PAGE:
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Format: Hardcover Verified Purchase
Dr. Sproul has done it a second time with this wonderful children's work. It will help the child in all of us renew the wonder and awe of a God beyond our imagination.

In this work, Dr. Sproul attempts to describe the indescribable in order to bring us face to face with the God we cannot see. The writing is superb. The illustrations are very well done. A great addition to children's literature bound to one day become a classic.
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Format: Hardcover
Me: Adult reformed christian with 2 children who likes R.C. Sproul. I was also a Children's Librarian for many years.

Given the intended audience (anyone under 12) this book is terribly written. It takes a message (the gospel) which is generally easy for children to understand, and makes it very difficult. The text is SO LONG and COMPLICATED that I could never read this to a child under the age of about 13, even by splitting it up into sessions. There is just nothing that is going to capture them in the text. Mr. Sproul certainly can write for an adult audience, but has absolutely no idea of writing techniques for children - things such as pacing, sparse text, strong storyline, no digressions...these things are all lacking in this book. For example, on one page the king's wise men explain to the king, over three full-text pages, the science of light.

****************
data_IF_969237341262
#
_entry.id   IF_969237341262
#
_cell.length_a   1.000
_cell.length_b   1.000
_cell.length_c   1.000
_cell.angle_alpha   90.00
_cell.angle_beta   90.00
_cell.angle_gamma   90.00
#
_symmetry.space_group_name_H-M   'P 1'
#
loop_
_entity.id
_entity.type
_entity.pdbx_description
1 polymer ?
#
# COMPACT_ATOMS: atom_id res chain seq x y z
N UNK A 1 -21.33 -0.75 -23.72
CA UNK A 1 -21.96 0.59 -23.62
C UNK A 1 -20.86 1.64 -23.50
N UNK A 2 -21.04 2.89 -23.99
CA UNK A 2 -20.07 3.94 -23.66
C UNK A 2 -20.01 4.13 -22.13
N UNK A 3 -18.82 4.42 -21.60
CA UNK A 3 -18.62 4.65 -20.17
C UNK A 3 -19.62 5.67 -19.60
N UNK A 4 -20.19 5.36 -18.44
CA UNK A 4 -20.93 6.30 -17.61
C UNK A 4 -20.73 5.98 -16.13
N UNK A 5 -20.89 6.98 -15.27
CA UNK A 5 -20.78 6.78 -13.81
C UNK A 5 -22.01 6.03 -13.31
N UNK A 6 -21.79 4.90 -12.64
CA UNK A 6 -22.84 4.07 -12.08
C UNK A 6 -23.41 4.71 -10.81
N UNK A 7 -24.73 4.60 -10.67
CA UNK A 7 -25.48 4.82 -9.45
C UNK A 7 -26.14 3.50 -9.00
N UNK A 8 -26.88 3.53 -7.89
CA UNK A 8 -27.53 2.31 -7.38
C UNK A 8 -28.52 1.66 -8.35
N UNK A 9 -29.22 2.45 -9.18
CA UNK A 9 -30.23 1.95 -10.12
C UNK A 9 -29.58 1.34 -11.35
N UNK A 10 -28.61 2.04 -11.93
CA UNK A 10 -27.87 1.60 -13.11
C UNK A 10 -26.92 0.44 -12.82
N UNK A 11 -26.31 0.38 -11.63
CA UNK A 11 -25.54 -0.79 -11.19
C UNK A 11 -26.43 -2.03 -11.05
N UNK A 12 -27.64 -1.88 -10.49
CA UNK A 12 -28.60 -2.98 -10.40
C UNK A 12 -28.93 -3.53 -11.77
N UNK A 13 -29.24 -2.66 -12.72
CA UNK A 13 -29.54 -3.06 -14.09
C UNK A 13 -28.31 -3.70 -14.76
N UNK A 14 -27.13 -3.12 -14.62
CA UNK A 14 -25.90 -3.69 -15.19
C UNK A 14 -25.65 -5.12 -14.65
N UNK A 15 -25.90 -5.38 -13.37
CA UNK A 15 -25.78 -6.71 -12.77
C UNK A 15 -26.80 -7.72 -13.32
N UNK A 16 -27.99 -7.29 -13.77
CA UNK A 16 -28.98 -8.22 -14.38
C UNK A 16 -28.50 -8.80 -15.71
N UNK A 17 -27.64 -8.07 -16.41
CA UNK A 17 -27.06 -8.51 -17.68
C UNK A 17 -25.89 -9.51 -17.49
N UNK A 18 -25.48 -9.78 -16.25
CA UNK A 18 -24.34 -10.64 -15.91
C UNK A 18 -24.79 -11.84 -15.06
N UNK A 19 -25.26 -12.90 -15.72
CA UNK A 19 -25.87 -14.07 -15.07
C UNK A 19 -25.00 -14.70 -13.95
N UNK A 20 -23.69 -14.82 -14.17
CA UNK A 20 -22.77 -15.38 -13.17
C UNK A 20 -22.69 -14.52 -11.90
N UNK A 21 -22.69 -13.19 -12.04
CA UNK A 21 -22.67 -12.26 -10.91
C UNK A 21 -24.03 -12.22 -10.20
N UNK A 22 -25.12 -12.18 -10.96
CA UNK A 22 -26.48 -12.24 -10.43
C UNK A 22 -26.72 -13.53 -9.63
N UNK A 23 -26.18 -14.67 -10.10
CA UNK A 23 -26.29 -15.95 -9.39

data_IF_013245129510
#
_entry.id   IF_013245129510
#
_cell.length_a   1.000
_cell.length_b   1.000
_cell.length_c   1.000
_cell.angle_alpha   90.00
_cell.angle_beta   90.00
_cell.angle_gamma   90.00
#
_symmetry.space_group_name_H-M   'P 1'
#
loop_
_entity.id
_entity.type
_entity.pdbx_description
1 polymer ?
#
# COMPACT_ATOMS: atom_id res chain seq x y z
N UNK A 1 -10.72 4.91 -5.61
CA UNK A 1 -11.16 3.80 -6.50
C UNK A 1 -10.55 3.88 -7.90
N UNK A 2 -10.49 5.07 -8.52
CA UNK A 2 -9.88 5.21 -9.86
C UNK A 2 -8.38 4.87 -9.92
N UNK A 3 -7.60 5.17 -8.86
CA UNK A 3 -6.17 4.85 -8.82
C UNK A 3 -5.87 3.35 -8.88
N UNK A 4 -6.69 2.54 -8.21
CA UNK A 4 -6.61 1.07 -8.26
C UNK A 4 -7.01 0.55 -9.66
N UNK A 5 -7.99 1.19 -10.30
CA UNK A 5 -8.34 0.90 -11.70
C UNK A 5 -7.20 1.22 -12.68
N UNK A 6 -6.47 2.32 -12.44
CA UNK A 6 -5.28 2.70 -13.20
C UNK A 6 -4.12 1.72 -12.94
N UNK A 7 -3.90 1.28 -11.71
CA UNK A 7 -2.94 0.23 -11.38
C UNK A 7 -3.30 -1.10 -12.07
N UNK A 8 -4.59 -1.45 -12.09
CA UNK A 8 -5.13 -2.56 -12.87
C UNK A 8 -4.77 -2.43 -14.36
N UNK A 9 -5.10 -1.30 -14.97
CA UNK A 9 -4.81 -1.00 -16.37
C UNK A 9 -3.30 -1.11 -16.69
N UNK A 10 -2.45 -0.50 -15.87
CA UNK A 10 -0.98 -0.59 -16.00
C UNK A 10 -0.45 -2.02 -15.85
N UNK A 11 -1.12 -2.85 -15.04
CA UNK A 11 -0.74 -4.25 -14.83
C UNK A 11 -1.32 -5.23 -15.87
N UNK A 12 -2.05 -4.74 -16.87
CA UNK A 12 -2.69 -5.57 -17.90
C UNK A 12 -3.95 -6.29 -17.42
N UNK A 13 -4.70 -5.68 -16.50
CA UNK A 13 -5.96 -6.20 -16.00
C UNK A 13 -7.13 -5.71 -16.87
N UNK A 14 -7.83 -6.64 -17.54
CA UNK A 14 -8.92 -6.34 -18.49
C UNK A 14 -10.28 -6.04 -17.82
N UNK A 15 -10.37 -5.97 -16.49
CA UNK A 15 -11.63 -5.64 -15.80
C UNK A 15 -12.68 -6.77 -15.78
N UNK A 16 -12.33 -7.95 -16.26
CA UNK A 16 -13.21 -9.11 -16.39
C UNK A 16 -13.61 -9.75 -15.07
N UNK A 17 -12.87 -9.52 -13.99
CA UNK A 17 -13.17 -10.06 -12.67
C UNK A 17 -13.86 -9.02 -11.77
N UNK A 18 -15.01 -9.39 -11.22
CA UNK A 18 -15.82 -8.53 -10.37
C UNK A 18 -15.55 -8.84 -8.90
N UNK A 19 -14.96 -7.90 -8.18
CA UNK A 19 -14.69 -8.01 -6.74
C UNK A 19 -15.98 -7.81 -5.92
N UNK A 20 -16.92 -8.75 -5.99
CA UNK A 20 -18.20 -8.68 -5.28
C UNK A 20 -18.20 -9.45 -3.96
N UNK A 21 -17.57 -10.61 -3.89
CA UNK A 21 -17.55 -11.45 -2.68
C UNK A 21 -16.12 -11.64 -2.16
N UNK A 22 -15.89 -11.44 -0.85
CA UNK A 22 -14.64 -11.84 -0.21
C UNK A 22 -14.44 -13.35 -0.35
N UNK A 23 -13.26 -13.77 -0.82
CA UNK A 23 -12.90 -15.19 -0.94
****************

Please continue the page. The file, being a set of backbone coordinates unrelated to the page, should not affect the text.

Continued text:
My six year old, who will happily sit and listen to 20 minutes-plus of any chapter book, and will calmly listen to me read the bible to him (the NIV, not a kids' bible), would never make through even half of this book by R.C. Sproul.

Sorry R.C., but stick to writing theological tomes, and we'll all be better off!
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Format: Hardcover
Reformed theologian R.C. Sproul is the chairman of Ligonier Ministries and the host of the Christian radio program Renewing Your Mind. He has written many theological works, and this is his first book for children. In this story, a young boy seeks an audience with his king to ask two important question: Where do shadows come from, and where do they go when they leave? This provokes the king to try to rid himself of his shadow, and in his search for knowledge he discovers a deeper wisdom than simply the way light and darkness relate: he learns that sin is a shadow on the human soul, that every soul is shadowed, but that there is one King who has no shadow because He is perfectly holy. The king joyfully tells the young boy this truth, sending him on a quest to find this King himself.